Mileage-Based User Fee Winners and Losers

An Analysis of the Distributional Implications of Taxing Vehicle Miles Traveled, with Projections, 2010-2030

by Brian A. Weatherford

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Abstract

The mileage-based user fee (MBUF) is a leading alternative to the gasoline tax. Instead of taxing gasoline consumption, the MBUF would directly tax drivers based on their vehicle miles traveled (VMT). The author estimates changes in annual household demand for VMT in response to changes in the cost of driving that result from adopting various MBUF alternatives, and finds that a flat-rate MBUF would be no more or less regressive than fuel taxes, now or in the future. The findings suggest that equity considerations based on ability to pay would not be a significant reason to oppose or support the adoption of MBUFs. While the equity implications of MBUFs are minimal, some groups, especially rural states, may find that the potential equity benefits of MBUFs could be overwhelmed by an increase in the tax rate to cover the higher costs of collecting and administering them. Concerns about the impacts of flat-rate MBUFs on vehicle fuel efficiency and greenhouse gas emissions are valid, but, at current oil prices, the tax rate is a small percentage of the total cost of gasoline. However, it is possible to structure an MBUF that provides incentives for fuel efficiency while maintaining the other favorable qualities of MBUFs, such as their economic efficiency and fiscal sustainability.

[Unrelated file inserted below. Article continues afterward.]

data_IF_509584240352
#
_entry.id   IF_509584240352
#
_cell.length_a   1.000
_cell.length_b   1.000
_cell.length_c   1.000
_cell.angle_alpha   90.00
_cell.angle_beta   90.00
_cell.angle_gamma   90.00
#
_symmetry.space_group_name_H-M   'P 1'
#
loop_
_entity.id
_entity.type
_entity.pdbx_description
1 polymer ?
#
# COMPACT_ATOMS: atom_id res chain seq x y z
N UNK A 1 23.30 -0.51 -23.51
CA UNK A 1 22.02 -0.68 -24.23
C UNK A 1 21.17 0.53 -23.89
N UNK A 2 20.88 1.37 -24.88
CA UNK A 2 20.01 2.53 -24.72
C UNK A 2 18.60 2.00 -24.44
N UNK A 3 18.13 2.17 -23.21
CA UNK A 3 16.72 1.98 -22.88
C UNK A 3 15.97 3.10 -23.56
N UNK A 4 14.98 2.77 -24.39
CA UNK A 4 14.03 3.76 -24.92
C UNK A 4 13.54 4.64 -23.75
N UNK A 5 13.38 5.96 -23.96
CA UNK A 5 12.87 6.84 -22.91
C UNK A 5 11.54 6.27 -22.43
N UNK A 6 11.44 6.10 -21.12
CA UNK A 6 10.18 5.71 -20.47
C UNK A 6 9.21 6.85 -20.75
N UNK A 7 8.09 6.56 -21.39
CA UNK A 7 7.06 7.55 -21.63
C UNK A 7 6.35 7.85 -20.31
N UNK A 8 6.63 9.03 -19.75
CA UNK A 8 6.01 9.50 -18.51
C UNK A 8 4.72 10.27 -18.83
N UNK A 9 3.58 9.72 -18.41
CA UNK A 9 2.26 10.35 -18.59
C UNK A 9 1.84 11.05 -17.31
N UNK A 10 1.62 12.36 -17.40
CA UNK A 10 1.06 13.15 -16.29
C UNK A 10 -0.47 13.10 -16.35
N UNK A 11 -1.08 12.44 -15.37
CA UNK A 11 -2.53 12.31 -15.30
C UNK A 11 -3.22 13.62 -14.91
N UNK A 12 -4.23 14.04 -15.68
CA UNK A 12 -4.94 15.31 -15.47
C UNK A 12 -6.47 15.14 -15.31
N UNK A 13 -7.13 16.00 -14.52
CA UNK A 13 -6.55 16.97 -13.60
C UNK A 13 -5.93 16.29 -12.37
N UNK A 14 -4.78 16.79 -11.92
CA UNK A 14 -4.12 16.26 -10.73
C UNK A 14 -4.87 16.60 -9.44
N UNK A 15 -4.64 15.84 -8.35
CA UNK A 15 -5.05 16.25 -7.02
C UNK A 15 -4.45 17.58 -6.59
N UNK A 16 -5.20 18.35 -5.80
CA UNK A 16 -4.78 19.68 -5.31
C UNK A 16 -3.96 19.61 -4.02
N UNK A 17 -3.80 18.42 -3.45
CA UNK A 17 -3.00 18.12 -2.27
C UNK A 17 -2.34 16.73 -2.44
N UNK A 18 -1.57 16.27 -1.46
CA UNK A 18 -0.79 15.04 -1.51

Table of Contents

  • Chapter One

    Mileage-Based User Fees

  • Chapter Two

    The Equity of Highway User Fees and Taxes

  • Chapter Three

    Data and Model

  • Chapter Four

    Methodology

  • Chapter Five

    The Equity Effects of Mileage-Based User Fees

  • Chapter Six

    Future Distributional Implications, 2010 - 2030

  • Chapter Seven

    Conclusion

  • Appendix A

    Technical Appendix

  • Appendix B

    Additional Tables

This document was submitted as a dissertation in March 2012 in partial fulfillment of the requirements of the doctoral degree in public policy analysis at the Pardee RAND Graduate School. The faculty committee that supervised and approved the dissertation consisted of Martin Wachs (Chair), Howard Shatz, and Thomas Light.

This report is part of the RAND Corporation dissertation series. PRGS dissertations are produced by graduate fellows of the Pardee RAND Graduate School, the world's leading producer of Ph.D.'s in policy analysis. The dissertations are supervised, reviewed, and approved by a PRGS faculty committee overseeing each dissertation.

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